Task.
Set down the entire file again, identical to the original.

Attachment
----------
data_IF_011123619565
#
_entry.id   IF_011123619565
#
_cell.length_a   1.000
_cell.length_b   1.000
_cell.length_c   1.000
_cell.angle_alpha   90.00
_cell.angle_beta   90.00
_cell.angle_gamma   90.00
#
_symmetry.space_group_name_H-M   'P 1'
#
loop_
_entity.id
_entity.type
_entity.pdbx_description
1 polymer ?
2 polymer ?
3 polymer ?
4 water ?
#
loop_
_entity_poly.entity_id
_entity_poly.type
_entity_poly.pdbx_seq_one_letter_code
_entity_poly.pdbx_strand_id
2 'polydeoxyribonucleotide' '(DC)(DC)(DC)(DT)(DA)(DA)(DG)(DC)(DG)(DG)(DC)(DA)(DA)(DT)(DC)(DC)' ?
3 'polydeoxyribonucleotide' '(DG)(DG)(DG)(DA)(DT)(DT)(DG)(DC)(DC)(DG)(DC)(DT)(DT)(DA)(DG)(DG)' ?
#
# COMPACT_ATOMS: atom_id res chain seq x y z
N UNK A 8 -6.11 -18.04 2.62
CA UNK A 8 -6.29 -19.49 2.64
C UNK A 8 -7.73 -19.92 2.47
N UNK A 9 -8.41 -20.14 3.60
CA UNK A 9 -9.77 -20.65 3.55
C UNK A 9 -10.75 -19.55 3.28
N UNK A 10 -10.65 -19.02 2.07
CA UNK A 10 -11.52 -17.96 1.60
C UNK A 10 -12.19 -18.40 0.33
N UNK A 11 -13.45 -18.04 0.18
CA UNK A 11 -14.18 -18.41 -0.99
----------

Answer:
data_IF_011123619565
#
_entry.id   IF_011123619565
#
_cell.length_a   1.000
_cell.length_b   1.000
_cell.length_c   1.000
_cell.angle_alpha   90.00
_cell.angle_beta   90.00
_cell.angle_gamma   90.00
#
_symmetry.space_group_name_H-M   'P 1'
#
loop_
_entity.id
_entity.type
_entity.pdbx_description
1 polymer ?
2 polymer ?
3 polymer ?
4 water ?
#
loop_
_entity_poly.entity_id
_entity_poly.type
_entity_poly.pdbx_seq_one_letter_code
_entity_poly.pdbx_strand_id
2 'polydeoxyribonucleotide' '(DC)(DC)(DC)(DT)(DA)(DA)(DG)(DC)(DG)(DG)(DC)(DA)(DA)(DT)(DC)(DC)' ?
3 'polydeoxyribonucleotide' '(DG)(DG)(DG)(DA)(DT)(DT)(DG)(DC)(DC)(DG)(DC)(DT)(DT)(DA)(DG)(DG)' ?
#
# COMPACT_ATOMS: atom_id res chain seq x y z
N UNK A 8 -6.11 -18.04 2.62
CA UNK A 8 -6.29 -19.49 2.64
C UNK A 8 -7.73 -19.92 2.47
N UNK A 9 -8.41 -20.14 3.60
CA UNK A 9 -9.77 -20.65 3.55
C UNK A 9 -10.75 -19.55 3.28
N UNK A 10 -10.65 -19.02 2.07
CA UNK A 10 -11.52 -17.96 1.60
C UNK A 10 -12.19 -18.40 0.33
N UNK A 11 -13.45 -18.04 0.18
CA UNK A 11 -14.18 -18.41 -0.99